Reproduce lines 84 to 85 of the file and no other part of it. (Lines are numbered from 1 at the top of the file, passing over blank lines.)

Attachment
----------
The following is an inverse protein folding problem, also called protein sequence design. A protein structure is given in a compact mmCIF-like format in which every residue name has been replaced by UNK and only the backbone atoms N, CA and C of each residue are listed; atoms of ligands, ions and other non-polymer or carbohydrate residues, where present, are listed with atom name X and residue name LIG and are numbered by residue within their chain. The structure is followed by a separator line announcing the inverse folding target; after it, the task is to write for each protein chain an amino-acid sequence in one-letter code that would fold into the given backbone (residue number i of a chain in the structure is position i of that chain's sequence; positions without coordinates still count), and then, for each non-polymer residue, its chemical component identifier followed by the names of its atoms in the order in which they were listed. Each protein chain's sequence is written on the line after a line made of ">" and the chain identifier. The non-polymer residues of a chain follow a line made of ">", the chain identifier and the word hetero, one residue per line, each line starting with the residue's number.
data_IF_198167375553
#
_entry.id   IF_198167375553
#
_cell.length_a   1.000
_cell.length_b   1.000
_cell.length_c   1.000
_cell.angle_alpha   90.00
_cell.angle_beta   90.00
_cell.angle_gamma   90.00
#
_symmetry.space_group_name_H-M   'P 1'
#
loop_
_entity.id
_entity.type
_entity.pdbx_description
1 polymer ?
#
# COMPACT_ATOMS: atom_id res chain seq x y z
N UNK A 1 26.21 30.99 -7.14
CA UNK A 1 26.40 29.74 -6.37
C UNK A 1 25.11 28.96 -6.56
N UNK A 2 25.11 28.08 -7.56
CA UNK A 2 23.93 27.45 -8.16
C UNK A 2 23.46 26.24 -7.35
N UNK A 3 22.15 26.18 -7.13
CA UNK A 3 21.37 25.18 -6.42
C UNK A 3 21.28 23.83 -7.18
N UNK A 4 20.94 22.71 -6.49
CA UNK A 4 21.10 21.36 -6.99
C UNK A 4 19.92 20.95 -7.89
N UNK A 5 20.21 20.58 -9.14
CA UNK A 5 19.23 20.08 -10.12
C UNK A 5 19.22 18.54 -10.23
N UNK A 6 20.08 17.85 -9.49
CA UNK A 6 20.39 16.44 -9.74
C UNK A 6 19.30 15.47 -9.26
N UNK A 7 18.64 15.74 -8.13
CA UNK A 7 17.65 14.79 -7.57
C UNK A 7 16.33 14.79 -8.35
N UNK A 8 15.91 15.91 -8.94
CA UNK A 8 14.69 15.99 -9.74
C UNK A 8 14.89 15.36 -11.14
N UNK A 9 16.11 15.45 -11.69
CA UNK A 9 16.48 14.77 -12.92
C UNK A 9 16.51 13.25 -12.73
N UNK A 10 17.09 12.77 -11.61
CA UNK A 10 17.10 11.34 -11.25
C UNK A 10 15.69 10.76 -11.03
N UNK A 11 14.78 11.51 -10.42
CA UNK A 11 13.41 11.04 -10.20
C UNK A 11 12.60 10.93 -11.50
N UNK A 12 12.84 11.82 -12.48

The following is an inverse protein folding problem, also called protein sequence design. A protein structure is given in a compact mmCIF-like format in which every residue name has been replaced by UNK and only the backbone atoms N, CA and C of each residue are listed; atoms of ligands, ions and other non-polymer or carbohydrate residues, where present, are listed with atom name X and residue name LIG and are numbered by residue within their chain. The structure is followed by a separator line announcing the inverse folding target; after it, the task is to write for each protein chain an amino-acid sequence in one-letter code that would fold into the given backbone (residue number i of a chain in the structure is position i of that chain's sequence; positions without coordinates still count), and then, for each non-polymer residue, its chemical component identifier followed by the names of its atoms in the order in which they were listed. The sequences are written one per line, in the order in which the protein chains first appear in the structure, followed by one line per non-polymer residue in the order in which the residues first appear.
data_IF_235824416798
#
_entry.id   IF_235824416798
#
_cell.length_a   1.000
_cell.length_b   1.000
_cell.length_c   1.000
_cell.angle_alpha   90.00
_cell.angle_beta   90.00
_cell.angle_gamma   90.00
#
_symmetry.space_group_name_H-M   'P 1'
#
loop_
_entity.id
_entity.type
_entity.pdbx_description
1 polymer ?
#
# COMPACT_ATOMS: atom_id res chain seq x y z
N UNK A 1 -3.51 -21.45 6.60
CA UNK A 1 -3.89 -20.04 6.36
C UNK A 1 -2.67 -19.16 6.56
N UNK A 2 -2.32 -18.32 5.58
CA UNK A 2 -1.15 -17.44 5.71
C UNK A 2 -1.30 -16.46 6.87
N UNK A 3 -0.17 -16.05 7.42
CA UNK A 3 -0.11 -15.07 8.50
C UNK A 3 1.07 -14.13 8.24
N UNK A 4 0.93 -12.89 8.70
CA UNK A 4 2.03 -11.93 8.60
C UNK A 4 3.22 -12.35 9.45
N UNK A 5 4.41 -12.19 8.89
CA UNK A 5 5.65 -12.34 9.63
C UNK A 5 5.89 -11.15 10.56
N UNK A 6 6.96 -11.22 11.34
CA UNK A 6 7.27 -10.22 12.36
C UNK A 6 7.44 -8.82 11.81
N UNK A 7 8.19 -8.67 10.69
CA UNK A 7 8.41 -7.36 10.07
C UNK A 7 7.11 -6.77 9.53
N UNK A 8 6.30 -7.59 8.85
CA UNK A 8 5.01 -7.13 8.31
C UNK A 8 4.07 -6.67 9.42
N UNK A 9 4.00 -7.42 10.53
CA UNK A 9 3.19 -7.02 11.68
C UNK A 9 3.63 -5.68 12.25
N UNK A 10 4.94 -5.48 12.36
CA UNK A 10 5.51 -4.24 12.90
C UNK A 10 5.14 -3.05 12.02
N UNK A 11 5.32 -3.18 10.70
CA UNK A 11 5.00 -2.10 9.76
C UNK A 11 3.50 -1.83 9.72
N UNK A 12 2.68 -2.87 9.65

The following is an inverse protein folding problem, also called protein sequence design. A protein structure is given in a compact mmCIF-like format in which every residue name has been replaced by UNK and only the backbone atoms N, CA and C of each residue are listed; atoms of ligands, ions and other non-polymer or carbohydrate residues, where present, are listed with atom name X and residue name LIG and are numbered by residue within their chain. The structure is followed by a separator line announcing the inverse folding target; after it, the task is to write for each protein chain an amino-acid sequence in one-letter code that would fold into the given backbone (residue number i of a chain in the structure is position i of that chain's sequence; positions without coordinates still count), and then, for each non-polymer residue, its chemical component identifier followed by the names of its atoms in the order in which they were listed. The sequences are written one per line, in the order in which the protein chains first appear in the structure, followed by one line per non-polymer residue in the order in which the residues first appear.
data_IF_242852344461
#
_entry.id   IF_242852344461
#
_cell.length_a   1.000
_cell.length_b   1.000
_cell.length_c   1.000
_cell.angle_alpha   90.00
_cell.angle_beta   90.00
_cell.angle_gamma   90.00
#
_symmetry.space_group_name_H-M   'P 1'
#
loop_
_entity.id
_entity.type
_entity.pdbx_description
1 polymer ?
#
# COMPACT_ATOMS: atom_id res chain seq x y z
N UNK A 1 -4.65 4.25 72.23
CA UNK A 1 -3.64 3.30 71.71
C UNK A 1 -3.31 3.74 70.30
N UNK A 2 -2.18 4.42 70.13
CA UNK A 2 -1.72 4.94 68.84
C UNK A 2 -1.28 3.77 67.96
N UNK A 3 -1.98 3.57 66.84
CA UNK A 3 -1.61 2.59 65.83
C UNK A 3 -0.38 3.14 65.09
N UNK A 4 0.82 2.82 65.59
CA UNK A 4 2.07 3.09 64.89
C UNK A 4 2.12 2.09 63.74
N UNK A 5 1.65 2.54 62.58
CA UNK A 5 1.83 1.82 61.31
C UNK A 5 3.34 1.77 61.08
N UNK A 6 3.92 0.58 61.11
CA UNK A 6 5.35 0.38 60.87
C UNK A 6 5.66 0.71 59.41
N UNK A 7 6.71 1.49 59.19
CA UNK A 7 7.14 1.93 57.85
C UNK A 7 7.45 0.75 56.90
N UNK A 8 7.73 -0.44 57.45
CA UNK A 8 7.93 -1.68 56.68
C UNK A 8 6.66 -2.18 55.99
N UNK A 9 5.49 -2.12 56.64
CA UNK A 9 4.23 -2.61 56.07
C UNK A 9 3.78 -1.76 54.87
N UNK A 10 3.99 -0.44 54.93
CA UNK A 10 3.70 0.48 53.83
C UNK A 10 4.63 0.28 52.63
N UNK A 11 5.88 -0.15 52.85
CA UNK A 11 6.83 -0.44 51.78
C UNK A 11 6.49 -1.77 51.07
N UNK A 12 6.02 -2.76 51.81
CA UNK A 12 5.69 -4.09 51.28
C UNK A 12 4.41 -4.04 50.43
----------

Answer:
CA UNK A 3 -0.11 -15.07 8.50
C UNK A 3 1.07 -14.13 8.24